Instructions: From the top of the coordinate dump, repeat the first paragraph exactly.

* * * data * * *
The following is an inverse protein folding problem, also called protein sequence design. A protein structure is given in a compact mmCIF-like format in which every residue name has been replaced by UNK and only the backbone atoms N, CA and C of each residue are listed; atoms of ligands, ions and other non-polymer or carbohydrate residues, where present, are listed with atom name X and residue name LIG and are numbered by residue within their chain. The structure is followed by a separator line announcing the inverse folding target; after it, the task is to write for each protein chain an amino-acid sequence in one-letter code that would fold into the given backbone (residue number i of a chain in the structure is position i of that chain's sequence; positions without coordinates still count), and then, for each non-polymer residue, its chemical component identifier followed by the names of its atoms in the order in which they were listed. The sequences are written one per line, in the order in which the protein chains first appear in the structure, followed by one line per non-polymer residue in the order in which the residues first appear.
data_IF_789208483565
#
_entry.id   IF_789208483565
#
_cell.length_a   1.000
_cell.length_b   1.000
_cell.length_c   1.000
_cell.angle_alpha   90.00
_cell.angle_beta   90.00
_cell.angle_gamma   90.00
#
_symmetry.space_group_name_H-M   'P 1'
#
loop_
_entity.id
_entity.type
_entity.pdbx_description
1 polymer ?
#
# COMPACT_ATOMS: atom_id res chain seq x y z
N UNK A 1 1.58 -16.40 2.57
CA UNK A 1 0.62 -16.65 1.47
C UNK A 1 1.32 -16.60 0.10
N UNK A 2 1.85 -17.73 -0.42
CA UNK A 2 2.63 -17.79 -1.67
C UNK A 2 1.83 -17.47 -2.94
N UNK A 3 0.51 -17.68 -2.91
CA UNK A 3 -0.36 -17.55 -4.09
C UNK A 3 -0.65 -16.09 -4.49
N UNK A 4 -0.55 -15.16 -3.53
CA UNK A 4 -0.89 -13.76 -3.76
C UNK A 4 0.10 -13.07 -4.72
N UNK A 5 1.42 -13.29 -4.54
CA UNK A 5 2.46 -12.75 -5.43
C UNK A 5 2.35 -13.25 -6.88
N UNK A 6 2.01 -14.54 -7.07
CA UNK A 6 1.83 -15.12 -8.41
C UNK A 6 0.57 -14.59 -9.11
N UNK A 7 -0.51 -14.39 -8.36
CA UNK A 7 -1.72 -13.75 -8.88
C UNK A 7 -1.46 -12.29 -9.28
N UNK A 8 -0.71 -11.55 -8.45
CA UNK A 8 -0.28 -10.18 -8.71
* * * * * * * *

The following is an inverse protein folding problem, also called protein sequence design. A protein structure is given in a compact mmCIF-like format in which every residue name has been replaced by UNK and only the backbone atoms N, CA and C of each residue are listed; atoms of ligands, ions and other non-polymer or carbohydrate residues, where present, are listed with atom name X and residue name LIG and are numbered by residue within their chain. The structure is followed by a separator line announcing the inverse folding target; after it, the task is to write for each protein chain an amino-acid sequence in one-letter code that would fold into the given backbone (residue number i of a chain in the structure is position i of that chain's sequence; positions without coordinates still count), and then, for each non-polymer residue, its chemical component identifier followed by the names of its atoms in the order in which they were listed. The sequences are written one per line, in the order in which the protein chains first appear in the structure, followed by one line per non-polymer residue in the order in which the residues first appear.